Either that, or the next generation, having grown up around social media, will realize that everyone has drunken party pics or embarrassing costume party pics, or what have you and it will no longer be an issue.

Re:Who Watches the Coastguard? (2)

dangitman (862676) | more than 2 years ago | (#38854115)

Either that, or the next generation, having grown up around social media, will realize that everyone has drunken party pics or embarrassing costume party pics, or what have you and it will no longer be an issue.

What makes you think this is new? Your parents, and probably your grandparents had embarrassing pictures of them. That doesn't stop people judging them.

Just look at the "celebrity" media. People are eager to destroy supermodels who wear the wrong kind of bathing suit, or who have gained a couple of pounds. And the people who want to destroy them are the same people who look like fat slobs compared to the supermodel.

This will never be a non-issue. Human hypocrisy knows no bounds. Facebook photos which would otherwise be ignored will become scandalous once the subject steps into the spotlight.

Re:Who Watches the Coastguard? (1)

JohnG (93975) | more than 2 years ago | (#38854609)

Scandalous photos aren't new, but social networks that make them a click away are. In order to see my grandparents drunken party photos, I would have had to sneak into their bedroom, rifle through their closet, and rummage through a stack of printed photos. As people's craziness becomes more and more exposed to the public eye, it will become more of a non-issue. If you don't believe me, go back in time and ask your grandparents how they feel about gays getting married, couples living together out of wedlock, or any other activity that was once never talked about and is now common place.

Re:Who Watches the Coastguard? (1)

dangitman (862676) | more than 2 years ago | (#38854721)

Absolute bullshit. Just look at reality TV, the judgment just gets more and more trivial and insane. You can be a social pariah for wearing the wrong-colored dress, or for singing off-key.

I'm not sure what world you're living in, if you think that the ubiquity of social media leads to less harsh judgment.

If you don't believe me, go back in time and ask your grandparents how they feel about gays getting married, couples living together out of wedlock, or any other activity that was once never talked about and is now common place.

I don't need to go back in time. I regularly speak to my 91-year-old grandmother, who is absolutely fine with all of that.

You have a revisionist view of history. It's not like being gay or rebellious is a new thing, our grandparents were once young and did these things, too.

Re:Who Watches the Coastguard? (1)

MindPhlux (304416) | more than 2 years ago | (#38854915)

I'm not sure what world you're living in, if you think reality TV is any sort of a baseline for how normal society and people think/operate.

Re:Who Watches the Coastguard? (1)

dangitman (862676) | more than 2 years ago | (#38854947)

I'm not sure what world you're living in, if you think reality TV is any sort of a baseline for how normal society and people think/operate.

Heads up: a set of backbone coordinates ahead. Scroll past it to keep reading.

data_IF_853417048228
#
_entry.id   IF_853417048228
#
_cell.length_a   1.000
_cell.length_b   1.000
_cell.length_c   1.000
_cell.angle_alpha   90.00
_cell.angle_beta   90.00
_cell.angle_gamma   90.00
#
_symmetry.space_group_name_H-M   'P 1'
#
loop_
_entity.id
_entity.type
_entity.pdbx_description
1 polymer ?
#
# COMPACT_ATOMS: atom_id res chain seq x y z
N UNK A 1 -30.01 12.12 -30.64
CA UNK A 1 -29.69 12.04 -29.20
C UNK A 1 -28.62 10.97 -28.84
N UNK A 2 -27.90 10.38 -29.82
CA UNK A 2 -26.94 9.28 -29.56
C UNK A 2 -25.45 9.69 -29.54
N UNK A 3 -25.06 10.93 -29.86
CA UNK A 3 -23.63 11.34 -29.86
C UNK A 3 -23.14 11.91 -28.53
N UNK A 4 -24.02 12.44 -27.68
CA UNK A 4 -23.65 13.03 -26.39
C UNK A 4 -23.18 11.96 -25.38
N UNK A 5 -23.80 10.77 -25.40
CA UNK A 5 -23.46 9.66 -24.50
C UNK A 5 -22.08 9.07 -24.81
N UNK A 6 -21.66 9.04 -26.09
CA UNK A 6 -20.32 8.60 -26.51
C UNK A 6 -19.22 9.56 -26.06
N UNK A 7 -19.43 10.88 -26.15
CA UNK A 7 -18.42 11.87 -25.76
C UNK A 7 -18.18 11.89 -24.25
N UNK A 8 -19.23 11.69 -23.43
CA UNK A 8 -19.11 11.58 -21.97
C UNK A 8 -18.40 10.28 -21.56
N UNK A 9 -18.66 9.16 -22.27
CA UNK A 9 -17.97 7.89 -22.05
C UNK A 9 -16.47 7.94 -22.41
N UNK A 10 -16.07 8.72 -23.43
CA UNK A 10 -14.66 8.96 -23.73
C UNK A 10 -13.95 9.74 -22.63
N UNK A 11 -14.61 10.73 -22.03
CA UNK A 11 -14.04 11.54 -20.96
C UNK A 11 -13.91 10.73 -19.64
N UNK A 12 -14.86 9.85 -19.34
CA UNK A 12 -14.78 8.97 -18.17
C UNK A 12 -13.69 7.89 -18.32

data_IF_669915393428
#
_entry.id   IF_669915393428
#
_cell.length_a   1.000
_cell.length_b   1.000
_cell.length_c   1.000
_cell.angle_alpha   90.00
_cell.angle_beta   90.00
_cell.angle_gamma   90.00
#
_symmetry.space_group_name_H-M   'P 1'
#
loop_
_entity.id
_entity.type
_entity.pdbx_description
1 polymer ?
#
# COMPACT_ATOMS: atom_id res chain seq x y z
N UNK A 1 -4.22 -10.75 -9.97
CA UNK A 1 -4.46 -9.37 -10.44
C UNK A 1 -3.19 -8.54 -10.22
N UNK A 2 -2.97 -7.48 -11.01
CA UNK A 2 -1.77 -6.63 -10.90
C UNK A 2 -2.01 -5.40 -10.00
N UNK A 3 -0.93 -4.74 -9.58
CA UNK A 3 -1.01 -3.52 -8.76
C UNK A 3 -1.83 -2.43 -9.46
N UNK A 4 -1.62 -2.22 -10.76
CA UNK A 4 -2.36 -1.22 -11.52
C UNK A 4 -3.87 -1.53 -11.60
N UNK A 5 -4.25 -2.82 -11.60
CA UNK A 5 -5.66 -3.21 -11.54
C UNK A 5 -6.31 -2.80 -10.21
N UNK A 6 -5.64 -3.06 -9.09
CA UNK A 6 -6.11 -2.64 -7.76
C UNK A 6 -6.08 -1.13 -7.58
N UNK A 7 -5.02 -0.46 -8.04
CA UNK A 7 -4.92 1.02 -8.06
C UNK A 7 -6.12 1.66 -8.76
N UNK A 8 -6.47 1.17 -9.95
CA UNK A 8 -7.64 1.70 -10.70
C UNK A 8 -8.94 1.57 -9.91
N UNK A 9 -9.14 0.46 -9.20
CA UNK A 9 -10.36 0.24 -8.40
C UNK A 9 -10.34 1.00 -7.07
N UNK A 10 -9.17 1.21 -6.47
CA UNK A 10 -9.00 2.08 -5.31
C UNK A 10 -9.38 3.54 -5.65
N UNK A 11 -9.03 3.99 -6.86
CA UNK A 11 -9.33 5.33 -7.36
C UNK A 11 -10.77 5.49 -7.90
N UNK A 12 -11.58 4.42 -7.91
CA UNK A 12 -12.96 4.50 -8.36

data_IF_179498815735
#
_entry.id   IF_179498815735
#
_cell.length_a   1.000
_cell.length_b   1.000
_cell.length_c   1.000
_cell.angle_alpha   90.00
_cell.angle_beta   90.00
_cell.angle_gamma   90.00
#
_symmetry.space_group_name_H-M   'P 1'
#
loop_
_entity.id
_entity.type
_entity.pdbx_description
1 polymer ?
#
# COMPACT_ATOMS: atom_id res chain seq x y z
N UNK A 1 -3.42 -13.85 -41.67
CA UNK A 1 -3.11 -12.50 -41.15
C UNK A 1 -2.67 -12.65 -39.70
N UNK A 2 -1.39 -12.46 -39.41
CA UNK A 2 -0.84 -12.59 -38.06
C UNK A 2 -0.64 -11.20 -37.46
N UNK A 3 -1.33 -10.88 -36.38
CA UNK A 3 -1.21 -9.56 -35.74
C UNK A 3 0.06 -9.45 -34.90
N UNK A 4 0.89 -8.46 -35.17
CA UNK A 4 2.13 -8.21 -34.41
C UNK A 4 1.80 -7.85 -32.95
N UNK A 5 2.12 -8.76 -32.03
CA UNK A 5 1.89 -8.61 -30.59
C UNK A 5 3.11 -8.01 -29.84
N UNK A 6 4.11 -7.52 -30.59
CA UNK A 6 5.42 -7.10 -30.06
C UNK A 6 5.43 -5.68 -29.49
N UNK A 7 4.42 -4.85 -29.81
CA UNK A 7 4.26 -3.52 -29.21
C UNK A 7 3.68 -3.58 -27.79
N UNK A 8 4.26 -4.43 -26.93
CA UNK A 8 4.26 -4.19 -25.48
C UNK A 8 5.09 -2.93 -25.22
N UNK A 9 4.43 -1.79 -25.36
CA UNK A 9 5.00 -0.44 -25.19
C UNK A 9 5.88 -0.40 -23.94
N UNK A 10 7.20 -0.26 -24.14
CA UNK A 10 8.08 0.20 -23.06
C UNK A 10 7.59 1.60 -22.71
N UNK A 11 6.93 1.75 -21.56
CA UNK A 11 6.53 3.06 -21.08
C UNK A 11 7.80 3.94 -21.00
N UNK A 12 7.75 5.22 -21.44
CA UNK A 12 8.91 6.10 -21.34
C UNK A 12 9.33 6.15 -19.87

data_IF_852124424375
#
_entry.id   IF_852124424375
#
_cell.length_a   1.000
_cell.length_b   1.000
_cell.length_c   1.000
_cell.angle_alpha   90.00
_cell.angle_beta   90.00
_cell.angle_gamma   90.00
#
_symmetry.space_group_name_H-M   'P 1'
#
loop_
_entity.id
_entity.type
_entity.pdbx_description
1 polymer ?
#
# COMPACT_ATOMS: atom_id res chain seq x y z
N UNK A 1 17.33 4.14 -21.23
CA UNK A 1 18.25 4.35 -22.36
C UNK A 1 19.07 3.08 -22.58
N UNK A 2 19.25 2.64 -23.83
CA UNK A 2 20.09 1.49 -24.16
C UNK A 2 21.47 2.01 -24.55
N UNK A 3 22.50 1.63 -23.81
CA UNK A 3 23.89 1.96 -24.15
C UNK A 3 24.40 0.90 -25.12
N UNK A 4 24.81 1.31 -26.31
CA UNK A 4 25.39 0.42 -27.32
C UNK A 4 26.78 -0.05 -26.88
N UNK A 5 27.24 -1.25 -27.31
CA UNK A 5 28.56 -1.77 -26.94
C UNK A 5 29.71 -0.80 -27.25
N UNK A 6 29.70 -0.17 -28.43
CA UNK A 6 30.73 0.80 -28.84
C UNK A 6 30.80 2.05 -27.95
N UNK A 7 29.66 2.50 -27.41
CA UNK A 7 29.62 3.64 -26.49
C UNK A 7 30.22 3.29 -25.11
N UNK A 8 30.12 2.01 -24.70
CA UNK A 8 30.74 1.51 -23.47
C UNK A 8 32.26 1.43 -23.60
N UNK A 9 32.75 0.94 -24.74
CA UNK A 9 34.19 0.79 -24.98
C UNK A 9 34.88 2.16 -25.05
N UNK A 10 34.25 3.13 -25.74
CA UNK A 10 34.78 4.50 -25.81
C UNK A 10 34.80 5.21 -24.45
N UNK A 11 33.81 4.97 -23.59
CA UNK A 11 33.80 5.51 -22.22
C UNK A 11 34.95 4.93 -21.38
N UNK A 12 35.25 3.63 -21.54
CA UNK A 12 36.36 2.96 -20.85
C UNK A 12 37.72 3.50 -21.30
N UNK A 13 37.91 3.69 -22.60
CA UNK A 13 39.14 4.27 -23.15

That's exactly how "normal" people think/operate.

It's the tyranny of minute differences. You don't need to be on reality TV to see that people routinely judge each other on the most superficial bullshit.

Re:Who Watches the Coastguard? (1)

JohnG (93975) | more than 2 years ago | (#38854951)

I don't need to go back in time. I regularly speak to my 91-year-old grandmother, who is absolutely fine with all of that.

You have a revisionist view of history. It's not like being gay or rebellious is a new thing, our grandparents were once young and did these things, too.

If you think that homosexuals were accepted as well 70 years ago as they are today then I am not the one with revisionist history. The key word in social media is media. In your grandparents day, that would have been radio and early television. I don't see a lot of openly gay characters on the Dick Van Dyke show or I Love Lucy. As society changed, they began to appear in media. The younger generation grew up with more exposure to it, so it wasn't as big of a deal. The new youth is going to grow up with differing views of privacy than we had. Facebook won't be a NEW concept to them. This notion of having all of your pictures shown to anyone won't be something that they have to come to terms with, or learn to deal with. It will be something that they already have come to terms with and already have learned to deal with.

And if the majority of your acquaintances are running around shunning people because they wear the wrong color or sing off key, then it's your world that I question. Not mine. Does that sort of thing happen? Sure, I guess. But only among the infinitely small minded, and only on issues that don't really matter to anything, such as who is going to win the next episode of whatever flavor of the month reality show is on at the time.

Re:Who Watches the Coastguard? (1)

dangitman (862676) | more than 2 years ago | (#38854999)

And if the majority of your acquaintances are running around shunning people because they wear the wrong color or sing off key, then it's your world that I question. Not mine. Does that sort of thing happen? Sure, I guess. But only among the infinitely small minded, and only on issues that don't really matter to anything, such as who is going to win the next episode of whatever flavor of the month reality show is on at the time.

In other words, it matters to a huge amount of people. More Americans care about reality TV shows and celebrity gossip than they do about government policy.

The younger generation grew up with more exposure to it, so it wasn't as big of a deal. The new youth is going to grow up with differing views of privacy than we had.

Exactly the same thing happened with "the youth" who grew up with the scandalous Television and Rock'n'Roll. Those people are in power now, yet not much has changed.